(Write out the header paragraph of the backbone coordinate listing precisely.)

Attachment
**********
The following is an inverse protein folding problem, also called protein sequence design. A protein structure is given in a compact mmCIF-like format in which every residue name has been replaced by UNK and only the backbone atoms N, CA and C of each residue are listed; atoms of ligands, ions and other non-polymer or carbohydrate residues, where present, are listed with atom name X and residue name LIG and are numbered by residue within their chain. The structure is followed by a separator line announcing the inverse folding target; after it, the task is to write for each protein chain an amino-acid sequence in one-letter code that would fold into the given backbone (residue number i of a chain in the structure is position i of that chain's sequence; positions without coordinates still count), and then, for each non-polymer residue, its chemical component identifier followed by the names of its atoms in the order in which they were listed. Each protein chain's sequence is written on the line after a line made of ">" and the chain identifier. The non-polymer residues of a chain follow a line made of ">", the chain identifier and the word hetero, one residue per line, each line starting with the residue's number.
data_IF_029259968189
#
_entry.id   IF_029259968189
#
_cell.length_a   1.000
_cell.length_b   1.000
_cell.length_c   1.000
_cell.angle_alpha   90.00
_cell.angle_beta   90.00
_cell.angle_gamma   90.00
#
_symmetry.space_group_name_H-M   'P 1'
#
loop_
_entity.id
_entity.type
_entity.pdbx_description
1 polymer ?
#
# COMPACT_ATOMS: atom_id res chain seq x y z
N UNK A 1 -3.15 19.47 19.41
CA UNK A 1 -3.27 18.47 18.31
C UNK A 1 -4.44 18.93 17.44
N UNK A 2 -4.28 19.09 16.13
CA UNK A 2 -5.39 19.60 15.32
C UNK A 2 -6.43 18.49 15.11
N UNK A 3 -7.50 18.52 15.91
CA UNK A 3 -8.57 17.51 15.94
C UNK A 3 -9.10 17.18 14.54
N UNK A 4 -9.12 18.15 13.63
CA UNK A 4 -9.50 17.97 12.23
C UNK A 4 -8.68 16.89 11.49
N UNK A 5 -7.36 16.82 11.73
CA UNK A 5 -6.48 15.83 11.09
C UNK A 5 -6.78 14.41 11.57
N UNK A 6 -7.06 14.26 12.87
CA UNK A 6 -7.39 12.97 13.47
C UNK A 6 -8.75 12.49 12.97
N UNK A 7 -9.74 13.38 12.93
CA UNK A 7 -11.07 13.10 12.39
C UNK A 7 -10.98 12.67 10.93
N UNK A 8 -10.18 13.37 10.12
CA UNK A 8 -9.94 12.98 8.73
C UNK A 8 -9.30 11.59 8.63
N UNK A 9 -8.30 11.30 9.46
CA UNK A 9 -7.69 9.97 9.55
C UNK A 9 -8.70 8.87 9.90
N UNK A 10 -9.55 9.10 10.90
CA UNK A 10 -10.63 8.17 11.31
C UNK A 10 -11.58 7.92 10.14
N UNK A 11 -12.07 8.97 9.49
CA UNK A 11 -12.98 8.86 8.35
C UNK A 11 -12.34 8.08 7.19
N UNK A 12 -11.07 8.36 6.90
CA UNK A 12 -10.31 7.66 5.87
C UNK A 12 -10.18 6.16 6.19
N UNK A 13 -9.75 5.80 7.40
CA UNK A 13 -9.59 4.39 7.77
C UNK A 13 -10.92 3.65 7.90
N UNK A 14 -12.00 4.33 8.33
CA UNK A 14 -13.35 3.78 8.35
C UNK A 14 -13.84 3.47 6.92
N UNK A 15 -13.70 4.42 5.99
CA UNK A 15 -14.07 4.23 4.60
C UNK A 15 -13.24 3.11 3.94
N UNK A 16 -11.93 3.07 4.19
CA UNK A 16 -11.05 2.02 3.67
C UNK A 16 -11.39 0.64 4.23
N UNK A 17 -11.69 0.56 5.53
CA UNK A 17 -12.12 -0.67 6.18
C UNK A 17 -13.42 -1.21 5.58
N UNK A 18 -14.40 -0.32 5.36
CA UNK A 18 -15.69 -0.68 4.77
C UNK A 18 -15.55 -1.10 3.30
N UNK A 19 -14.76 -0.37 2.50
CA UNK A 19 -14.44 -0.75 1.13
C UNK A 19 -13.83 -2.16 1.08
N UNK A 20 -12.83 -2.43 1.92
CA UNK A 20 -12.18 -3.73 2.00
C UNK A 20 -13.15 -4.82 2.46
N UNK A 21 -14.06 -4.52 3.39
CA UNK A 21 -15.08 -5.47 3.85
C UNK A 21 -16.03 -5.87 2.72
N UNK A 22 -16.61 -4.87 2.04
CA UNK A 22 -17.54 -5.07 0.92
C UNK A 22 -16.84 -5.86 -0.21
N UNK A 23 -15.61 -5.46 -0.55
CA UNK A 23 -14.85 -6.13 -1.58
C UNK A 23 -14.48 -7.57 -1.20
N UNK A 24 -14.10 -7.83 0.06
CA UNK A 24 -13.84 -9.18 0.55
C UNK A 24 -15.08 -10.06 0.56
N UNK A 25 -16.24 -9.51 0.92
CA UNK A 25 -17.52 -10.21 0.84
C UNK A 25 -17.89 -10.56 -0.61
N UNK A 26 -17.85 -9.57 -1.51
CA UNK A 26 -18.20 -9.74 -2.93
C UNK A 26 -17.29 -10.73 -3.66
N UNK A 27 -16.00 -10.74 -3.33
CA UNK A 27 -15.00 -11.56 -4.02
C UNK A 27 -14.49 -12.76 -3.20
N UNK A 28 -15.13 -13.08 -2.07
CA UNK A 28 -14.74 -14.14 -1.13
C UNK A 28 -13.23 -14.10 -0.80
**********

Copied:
The following is an inverse protein folding problem, also called protein sequence design. A protein structure is given in a compact mmCIF-like format in which every residue name has been replaced by UNK and only the backbone atoms N, CA and C of each residue are listed; atoms of ligands, ions and other non-polymer or carbohydrate residues, where present, are listed with atom name X and residue name LIG and are numbered by residue within their chain. The structure is followed by a separator line announcing the inverse folding target; after it, the task is to write for each protein chain an amino-acid sequence in one-letter code that would fold into the given backbone (residue number i of a chain in the structure is position i of that chain's sequence; positions without coordinates still count), and then, for each non-polymer residue, its chemical component identifier followed by the names of its atoms in the order in which they were listed. Each protein chain's sequence is written on the line after a line made of ">" and the chain identifier. The non-polymer residues of a chain follow a line made of ">", the chain identifier and the word hetero, one residue per line, each line starting with the residue's number.